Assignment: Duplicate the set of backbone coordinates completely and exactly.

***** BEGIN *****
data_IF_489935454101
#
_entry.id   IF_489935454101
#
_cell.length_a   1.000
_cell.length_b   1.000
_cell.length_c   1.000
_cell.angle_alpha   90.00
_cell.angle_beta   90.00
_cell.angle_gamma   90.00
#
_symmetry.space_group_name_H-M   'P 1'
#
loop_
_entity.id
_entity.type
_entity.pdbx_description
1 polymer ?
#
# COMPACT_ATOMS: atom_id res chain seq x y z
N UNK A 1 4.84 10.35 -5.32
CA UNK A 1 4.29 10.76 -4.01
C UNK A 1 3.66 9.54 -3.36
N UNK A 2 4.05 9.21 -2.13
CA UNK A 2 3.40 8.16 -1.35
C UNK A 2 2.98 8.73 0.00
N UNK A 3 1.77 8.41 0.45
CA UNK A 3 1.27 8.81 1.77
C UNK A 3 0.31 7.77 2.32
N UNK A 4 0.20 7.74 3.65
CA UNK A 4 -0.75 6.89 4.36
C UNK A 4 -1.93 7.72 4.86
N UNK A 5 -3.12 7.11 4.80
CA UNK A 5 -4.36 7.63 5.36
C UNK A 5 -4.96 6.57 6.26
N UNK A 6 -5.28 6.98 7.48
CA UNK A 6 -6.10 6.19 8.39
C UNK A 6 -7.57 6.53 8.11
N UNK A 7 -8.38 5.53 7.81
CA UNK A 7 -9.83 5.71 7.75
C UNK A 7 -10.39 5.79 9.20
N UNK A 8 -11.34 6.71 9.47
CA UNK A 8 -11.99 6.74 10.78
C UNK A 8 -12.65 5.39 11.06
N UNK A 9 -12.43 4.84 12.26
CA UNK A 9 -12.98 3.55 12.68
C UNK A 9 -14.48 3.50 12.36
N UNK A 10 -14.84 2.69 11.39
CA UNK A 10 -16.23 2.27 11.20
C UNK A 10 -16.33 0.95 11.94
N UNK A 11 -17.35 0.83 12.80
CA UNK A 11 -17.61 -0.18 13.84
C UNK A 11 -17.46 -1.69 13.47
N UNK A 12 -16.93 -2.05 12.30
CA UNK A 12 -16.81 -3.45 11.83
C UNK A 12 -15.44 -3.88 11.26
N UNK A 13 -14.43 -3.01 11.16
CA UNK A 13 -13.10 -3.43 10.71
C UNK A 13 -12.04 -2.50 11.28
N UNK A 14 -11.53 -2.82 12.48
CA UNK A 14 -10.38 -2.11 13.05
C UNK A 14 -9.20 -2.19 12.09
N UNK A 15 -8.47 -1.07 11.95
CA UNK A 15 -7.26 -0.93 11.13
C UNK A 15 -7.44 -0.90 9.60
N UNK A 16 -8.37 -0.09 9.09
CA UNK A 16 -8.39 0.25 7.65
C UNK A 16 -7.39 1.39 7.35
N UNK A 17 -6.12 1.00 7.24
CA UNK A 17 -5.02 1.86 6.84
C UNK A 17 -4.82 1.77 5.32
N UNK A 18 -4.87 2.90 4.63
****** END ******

data_IF_489935454101
#
_entry.id   IF_489935454101
#
_cell.length_a   1.000
_cell.length_b   1.000
_cell.length_c   1.000
_cell.angle_alpha   90.00
_cell.angle_beta   90.00
_cell.angle_gamma   90.00
#
_symmetry.space_group_name_H-M   'P 1'
#
loop_
_entity.id
_entity.type
_entity.pdbx_description
1 polymer ?
#
# COMPACT_ATOMS: atom_id res chain seq x y z
N UNK A 1 4.84 10.35 -5.32
CA UNK A 1 4.29 10.76 -4.01
C UNK A 1 3.66 9.54 -3.36
N UNK A 2 4.05 9.21 -2.13
CA UNK A 2 3.40 8.16 -1.35
C UNK A 2 2.98 8.73 0.00
N UNK A 3 1.77 8.41 0.45
CA UNK A 3 1.27 8.81 1.77
C UNK A 3 0.31 7.77 2.32
N UNK A 4 0.20 7.74 3.65
CA UNK A 4 -0.75 6.89 4.36
C UNK A 4 -1.93 7.72 4.86
N UNK A 5 -3.12 7.11 4.80
CA UNK A 5 -4.36 7.63 5.36
C UNK A 5 -4.96 6.57 6.26
N UNK A 6 -5.28 6.98 7.48
CA UNK A 6 -6.10 6.19 8.39
C UNK A 6 -7.57 6.53 8.11
N UNK A 7 -8.38 5.53 7.81
CA UNK A 7 -9.83 5.71 7.75
C UNK A 7 -10.39 5.79 9.20
N UNK A 8 -11.34 6.71 9.47
CA UNK A 8 -11.99 6.74 10.78
C UNK A 8 -12.65 5.39 11.06
N UNK A 9 -12.43 4.84 12.26
CA UNK A 9 -12.98 3.55 12.68
C UNK A 9 -14.48 3.50 12.36
N UNK A 10 -14.84 2.69 11.39
CA UNK A 10 -16.23 2.27 11.20
C UNK A 10 -16.33 0.95 11.94
N UNK A 11 -17.35 0.83 12.80
CA UNK A 11 -17.61 -0.18 13.84
C UNK A 11 -17.46 -1.69 13.47
N UNK A 12 -16.93 -2.05 12.30
CA UNK A 12 -16.81 -3.45 11.83
C UNK A 12 -15.44 -3.88 11.26
N UNK A 13 -14.43 -3.01 11.16
CA UNK A 13 -13.10 -3.43 10.71
C UNK A 13 -12.04 -2.50 11.28
N UNK A 14 -11.53 -2.82 12.48
CA UNK A 14 -10.38 -2.11 13.05
C UNK A 14 -9.20 -2.19 12.09
N UNK A 15 -8.47 -1.07 11.95
CA UNK A 15 -7.26 -0.93 11.13
C UNK A 15 -7.44 -0.90 9.60
N UNK A 16 -8.37 -0.09 9.09
CA UNK A 16 -8.39 0.25 7.65
C UNK A 16 -7.39 1.39 7.35
N UNK A 17 -6.12 1.00 7.24
CA UNK A 17 -5.02 1.86 6.84
C UNK A 17 -4.82 1.77 5.32
N UNK A 18 -4.87 2.90 4.63